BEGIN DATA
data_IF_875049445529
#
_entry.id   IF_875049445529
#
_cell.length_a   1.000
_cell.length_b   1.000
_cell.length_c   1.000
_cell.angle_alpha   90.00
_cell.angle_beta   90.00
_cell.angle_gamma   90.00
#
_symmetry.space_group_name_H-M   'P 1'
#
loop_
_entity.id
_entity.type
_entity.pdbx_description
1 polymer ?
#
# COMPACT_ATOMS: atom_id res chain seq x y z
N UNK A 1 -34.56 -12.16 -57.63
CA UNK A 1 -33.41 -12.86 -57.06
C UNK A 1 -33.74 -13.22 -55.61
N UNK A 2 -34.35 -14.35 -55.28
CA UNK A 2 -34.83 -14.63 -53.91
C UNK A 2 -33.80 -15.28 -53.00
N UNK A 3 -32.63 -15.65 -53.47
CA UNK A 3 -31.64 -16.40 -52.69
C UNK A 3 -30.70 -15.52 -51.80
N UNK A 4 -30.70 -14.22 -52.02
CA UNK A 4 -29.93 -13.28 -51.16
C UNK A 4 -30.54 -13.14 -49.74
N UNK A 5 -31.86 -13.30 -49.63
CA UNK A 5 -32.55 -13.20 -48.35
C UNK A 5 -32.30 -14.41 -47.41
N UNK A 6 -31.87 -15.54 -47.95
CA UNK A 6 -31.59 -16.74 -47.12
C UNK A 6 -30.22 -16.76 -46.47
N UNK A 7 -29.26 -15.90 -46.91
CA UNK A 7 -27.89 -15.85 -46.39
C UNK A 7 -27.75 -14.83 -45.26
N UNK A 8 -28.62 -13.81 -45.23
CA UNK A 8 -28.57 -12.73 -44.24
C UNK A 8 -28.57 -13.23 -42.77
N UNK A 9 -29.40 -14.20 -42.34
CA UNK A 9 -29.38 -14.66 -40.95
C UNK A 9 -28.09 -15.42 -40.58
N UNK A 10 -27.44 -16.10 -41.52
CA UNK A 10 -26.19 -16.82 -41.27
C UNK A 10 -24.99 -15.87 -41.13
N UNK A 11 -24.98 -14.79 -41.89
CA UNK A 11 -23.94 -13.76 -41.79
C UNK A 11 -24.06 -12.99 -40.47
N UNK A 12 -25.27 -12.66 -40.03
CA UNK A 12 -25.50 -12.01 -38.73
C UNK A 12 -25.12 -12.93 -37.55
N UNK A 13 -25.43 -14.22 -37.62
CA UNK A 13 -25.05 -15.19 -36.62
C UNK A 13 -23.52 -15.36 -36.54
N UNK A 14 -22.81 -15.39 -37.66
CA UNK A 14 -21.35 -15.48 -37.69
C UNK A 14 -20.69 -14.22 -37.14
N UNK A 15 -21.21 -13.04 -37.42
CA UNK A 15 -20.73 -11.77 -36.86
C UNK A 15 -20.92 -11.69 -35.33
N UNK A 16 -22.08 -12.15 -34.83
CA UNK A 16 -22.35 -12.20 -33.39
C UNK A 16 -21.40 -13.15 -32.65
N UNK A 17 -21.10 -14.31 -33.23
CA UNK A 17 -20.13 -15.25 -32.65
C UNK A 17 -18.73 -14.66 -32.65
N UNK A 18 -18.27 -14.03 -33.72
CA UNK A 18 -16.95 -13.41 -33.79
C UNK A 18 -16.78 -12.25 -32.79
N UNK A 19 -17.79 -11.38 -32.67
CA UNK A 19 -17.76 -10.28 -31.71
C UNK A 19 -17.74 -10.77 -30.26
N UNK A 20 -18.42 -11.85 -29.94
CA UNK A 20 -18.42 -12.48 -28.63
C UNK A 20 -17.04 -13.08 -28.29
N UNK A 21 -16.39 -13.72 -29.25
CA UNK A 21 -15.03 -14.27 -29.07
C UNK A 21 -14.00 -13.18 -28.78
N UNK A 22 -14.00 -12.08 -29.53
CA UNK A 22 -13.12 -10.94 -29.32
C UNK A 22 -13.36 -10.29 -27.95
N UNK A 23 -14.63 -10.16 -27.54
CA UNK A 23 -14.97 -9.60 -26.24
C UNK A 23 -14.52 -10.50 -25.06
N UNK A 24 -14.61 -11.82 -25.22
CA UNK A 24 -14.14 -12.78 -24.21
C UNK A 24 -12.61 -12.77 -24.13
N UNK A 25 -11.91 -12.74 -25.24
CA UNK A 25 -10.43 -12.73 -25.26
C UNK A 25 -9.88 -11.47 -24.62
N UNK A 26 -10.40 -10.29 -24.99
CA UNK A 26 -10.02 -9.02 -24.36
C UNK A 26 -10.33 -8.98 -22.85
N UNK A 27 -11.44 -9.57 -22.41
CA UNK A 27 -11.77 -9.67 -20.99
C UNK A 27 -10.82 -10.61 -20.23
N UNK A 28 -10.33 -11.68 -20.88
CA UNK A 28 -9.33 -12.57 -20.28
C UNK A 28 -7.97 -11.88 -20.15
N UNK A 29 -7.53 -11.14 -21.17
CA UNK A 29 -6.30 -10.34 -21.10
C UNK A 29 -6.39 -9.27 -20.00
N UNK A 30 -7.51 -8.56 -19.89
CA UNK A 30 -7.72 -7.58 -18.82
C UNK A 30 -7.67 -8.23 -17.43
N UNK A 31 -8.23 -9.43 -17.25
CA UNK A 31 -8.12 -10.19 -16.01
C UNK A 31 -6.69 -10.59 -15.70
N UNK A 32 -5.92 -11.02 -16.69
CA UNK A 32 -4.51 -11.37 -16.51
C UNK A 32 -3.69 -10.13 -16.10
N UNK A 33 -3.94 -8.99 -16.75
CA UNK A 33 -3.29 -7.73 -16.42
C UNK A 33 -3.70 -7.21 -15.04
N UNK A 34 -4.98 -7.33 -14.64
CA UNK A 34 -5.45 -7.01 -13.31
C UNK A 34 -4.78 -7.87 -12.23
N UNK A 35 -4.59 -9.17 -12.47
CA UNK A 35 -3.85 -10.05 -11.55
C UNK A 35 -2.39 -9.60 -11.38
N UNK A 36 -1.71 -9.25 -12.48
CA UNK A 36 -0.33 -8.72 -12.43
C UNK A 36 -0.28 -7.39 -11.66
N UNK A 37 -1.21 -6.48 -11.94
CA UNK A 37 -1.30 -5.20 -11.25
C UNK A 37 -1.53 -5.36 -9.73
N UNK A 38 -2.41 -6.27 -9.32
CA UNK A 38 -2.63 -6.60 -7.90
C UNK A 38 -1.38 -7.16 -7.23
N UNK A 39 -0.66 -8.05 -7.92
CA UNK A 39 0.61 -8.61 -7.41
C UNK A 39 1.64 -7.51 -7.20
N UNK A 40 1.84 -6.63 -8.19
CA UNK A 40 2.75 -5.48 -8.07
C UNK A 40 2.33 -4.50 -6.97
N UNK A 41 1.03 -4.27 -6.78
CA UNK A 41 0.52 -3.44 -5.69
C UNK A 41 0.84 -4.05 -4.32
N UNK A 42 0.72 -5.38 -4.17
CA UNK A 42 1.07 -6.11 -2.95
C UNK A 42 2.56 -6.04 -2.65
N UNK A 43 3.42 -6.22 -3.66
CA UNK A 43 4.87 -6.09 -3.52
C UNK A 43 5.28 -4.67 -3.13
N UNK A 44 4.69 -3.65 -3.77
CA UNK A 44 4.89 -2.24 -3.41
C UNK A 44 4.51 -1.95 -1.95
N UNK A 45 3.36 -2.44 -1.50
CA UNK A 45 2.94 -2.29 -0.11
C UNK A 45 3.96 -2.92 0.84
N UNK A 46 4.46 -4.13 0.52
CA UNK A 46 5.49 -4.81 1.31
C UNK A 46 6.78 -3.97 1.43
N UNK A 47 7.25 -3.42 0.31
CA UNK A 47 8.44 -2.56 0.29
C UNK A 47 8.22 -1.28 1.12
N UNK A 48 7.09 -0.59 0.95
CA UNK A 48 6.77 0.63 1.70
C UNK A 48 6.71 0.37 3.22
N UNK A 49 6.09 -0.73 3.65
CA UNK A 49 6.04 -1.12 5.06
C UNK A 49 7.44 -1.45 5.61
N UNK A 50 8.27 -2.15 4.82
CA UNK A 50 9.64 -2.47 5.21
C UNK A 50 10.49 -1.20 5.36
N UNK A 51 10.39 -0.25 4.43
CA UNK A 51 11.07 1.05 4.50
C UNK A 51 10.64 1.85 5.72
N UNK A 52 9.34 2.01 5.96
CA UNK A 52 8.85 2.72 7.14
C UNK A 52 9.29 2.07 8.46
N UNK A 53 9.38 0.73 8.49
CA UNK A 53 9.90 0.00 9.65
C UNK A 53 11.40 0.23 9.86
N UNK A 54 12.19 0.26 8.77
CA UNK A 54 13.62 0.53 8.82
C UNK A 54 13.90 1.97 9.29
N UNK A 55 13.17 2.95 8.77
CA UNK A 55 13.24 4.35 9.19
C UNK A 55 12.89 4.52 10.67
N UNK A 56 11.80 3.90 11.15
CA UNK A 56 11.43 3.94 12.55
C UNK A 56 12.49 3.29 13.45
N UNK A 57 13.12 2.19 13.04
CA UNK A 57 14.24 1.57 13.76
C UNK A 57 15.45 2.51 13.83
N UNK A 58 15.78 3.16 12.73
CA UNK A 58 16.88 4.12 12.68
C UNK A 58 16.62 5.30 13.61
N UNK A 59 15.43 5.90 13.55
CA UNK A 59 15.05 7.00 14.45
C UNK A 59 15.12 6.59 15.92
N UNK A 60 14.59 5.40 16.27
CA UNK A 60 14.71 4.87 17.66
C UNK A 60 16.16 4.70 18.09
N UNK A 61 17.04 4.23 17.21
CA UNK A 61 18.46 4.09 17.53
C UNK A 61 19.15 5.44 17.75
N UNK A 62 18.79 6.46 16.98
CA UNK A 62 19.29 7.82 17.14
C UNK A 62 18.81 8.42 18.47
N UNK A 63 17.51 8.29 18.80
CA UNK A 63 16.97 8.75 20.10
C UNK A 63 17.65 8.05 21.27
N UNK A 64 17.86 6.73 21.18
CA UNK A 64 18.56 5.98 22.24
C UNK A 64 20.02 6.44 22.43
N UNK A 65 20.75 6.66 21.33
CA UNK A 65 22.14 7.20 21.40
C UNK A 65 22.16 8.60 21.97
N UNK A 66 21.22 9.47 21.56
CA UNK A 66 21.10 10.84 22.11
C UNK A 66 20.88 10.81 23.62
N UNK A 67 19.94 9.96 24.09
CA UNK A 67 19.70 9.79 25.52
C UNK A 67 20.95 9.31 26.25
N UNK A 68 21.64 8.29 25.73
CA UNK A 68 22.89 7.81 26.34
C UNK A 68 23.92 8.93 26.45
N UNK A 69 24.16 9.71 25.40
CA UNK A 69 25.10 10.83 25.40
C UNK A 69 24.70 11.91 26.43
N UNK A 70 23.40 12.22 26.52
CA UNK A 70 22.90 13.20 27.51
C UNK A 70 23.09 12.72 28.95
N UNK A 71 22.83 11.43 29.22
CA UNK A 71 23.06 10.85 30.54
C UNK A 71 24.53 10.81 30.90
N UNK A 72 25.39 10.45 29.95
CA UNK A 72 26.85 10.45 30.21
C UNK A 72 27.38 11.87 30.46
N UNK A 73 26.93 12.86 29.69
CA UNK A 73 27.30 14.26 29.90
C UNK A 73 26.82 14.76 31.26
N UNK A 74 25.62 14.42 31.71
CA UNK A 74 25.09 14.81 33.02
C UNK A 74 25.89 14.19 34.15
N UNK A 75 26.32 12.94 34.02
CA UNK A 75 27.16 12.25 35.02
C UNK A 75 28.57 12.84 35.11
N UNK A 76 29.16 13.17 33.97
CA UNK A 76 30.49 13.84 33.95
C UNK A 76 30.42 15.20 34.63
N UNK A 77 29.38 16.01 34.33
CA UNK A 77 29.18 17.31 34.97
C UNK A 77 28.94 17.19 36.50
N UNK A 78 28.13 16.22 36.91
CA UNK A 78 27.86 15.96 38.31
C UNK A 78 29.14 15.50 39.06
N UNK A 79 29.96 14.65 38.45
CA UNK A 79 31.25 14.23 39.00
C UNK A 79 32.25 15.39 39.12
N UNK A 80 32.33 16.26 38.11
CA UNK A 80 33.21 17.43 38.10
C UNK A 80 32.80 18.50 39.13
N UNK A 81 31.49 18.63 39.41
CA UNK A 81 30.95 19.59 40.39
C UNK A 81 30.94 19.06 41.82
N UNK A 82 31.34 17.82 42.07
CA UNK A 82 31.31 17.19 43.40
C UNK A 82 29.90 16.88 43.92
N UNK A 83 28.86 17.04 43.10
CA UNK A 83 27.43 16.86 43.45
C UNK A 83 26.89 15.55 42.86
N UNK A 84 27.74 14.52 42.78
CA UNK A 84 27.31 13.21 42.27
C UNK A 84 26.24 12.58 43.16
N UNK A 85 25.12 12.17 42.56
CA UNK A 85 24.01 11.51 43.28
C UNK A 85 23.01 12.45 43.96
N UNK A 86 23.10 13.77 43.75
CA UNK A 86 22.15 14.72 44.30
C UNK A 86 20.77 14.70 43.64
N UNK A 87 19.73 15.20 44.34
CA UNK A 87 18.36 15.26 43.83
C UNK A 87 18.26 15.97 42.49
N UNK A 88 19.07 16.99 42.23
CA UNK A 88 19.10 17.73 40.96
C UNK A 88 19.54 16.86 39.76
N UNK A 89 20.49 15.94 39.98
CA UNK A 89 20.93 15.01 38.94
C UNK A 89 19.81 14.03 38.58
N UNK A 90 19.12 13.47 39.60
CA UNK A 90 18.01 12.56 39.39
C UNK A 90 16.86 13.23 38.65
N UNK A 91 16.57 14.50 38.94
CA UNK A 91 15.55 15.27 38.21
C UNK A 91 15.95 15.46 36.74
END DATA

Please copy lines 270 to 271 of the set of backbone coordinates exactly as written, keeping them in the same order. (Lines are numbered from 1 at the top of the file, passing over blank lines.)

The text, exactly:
N UNK A 84 27.74 14.52 42.78
CA UNK A 84 27.31 13.21 42.27